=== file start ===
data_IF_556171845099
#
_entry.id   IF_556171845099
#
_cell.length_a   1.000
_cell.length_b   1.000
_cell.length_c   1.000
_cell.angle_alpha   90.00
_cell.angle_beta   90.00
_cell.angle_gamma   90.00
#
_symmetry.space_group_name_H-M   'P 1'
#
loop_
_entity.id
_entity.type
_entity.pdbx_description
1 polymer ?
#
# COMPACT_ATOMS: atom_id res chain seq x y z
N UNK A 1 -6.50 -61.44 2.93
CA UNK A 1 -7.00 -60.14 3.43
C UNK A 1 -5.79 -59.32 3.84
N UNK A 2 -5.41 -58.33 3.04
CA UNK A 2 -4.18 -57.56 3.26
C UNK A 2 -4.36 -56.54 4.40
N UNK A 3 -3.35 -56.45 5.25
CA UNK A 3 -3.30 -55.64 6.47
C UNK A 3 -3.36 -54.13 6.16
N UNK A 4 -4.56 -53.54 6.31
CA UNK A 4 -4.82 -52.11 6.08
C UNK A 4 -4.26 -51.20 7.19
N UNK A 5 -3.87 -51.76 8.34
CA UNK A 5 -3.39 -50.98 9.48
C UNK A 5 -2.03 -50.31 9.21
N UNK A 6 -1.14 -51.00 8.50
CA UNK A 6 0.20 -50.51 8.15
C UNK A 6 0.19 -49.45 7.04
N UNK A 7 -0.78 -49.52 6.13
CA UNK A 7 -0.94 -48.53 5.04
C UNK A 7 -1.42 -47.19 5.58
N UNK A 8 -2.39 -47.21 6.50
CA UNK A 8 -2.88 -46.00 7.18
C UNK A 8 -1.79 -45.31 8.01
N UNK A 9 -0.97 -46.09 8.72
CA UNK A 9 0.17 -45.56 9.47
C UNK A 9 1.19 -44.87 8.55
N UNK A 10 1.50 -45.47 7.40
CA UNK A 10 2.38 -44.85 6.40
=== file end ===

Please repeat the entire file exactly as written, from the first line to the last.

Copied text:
data_IF_556171845099
#
_entry.id   IF_556171845099
#
_cell.length_a   1.000
_cell.length_b   1.000
_cell.length_c   1.000
_cell.angle_alpha   90.00
_cell.angle_beta   90.00
_cell.angle_gamma   90.00
#
_symmetry.space_group_name_H-M   'P 1'
#
loop_
_entity.id
_entity.type
_entity.pdbx_description
1 polymer ?
#
# COMPACT_ATOMS: atom_id res chain seq x y z
N UNK A 1 -6.50 -61.44 2.93
CA UNK A 1 -7.00 -60.14 3.43
C UNK A 1 -5.79 -59.32 3.84
N UNK A 2 -5.41 -58.33 3.04
CA UNK A 2 -4.18 -57.56 3.26
C UNK A 2 -4.36 -56.54 4.40
N UNK A 3 -3.35 -56.45 5.25
CA UNK A 3 -3.30 -55.64 6.47
C UNK A 3 -3.36 -54.13 6.16
N UNK A 4 -4.56 -53.54 6.31
CA UNK A 4 -4.82 -52.11 6.08
C UNK A 4 -4.26 -51.20 7.19
N UNK A 5 -3.87 -51.76 8.34
CA UNK A 5 -3.39 -50.98 9.48
C UNK A 5 -2.03 -50.31 9.21
N UNK A 6 -1.14 -51.00 8.50
CA UNK A 6 0.20 -50.51 8.15
C UNK A 6 0.19 -49.45 7.04
N UNK A 7 -0.78 -49.52 6.13
CA UNK A 7 -0.94 -48.53 5.04
C UNK A 7 -1.42 -47.19 5.58
N UNK A 8 -2.39 -47.21 6.50
CA UNK A 8 -2.88 -46.00 7.18
C UNK A 8 -1.79 -45.31 8.01
N UNK A 9 -0.97 -46.09 8.72
CA UNK A 9 0.17 -45.56 9.47
C UNK A 9 1.19 -44.87 8.55
N UNK A 10 1.50 -45.47 7.40
CA UNK A 10 2.38 -44.85 6.40